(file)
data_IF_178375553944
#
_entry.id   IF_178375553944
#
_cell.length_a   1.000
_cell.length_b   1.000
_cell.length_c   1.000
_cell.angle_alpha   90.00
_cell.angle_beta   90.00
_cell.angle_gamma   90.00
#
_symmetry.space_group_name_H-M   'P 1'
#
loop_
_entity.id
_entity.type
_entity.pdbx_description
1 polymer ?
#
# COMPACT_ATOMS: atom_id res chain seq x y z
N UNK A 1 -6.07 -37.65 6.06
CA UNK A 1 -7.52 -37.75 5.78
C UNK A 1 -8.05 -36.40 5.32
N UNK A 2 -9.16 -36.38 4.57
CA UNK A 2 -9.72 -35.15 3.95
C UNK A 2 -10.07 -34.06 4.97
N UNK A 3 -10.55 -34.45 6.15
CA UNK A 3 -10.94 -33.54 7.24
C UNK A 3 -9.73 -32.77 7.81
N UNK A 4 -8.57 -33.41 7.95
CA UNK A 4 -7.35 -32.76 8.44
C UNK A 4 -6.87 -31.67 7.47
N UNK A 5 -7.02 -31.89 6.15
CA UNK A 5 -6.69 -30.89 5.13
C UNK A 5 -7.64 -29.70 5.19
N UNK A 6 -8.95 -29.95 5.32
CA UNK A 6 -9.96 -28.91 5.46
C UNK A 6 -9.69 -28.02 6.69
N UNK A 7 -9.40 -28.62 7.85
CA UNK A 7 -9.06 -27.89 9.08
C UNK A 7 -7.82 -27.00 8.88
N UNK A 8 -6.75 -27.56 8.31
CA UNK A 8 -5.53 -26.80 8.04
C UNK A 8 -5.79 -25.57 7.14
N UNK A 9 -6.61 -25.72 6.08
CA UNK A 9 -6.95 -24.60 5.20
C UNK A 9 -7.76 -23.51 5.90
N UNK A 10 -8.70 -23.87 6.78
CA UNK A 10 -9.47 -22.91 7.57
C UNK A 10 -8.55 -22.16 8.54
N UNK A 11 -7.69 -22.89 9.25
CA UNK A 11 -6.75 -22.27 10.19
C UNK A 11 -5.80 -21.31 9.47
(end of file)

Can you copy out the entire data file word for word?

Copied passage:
data_IF_178375553944
#
_entry.id   IF_178375553944
#
_cell.length_a   1.000
_cell.length_b   1.000
_cell.length_c   1.000
_cell.angle_alpha   90.00
_cell.angle_beta   90.00
_cell.angle_gamma   90.00
#
_symmetry.space_group_name_H-M   'P 1'
#
loop_
_entity.id
_entity.type
_entity.pdbx_description
1 polymer ?
#
# COMPACT_ATOMS: atom_id res chain seq x y z
N UNK A 1 -6.07 -37.65 6.06
CA UNK A 1 -7.52 -37.75 5.78
C UNK A 1 -8.05 -36.40 5.32
N UNK A 2 -9.16 -36.38 4.57
CA UNK A 2 -9.72 -35.15 3.95
C UNK A 2 -10.07 -34.06 4.97
N UNK A 3 -10.55 -34.45 6.15
CA UNK A 3 -10.94 -33.54 7.24
C UNK A 3 -9.73 -32.77 7.81
N UNK A 4 -8.57 -33.41 7.95
CA UNK A 4 -7.35 -32.76 8.44
C UNK A 4 -6.87 -31.67 7.47
N UNK A 5 -7.02 -31.89 6.15
CA UNK A 5 -6.69 -30.89 5.13
C UNK A 5 -7.64 -29.70 5.19
N UNK A 6 -8.95 -29.95 5.32
CA UNK A 6 -9.96 -28.91 5.46
C UNK A 6 -9.69 -28.02 6.69
N UNK A 7 -9.40 -28.62 7.85
CA UNK A 7 -9.06 -27.89 9.08
C UNK A 7 -7.82 -27.00 8.88
N UNK A 8 -6.75 -27.56 8.31
CA UNK A 8 -5.53 -26.80 8.04
C UNK A 8 -5.79 -25.57 7.14
N UNK A 9 -6.61 -25.72 6.08
CA UNK A 9 -6.95 -24.60 5.20
C UNK A 9 -7.76 -23.51 5.90
N UNK A 10 -8.70 -23.87 6.78
CA UNK A 10 -9.47 -22.91 7.57
C UNK A 10 -8.55 -22.16 8.54
N UNK A 11 -7.69 -22.89 9.25
CA UNK A 11 -6.75 -22.27 10.19
C UNK A 11 -5.80 -21.31 9.47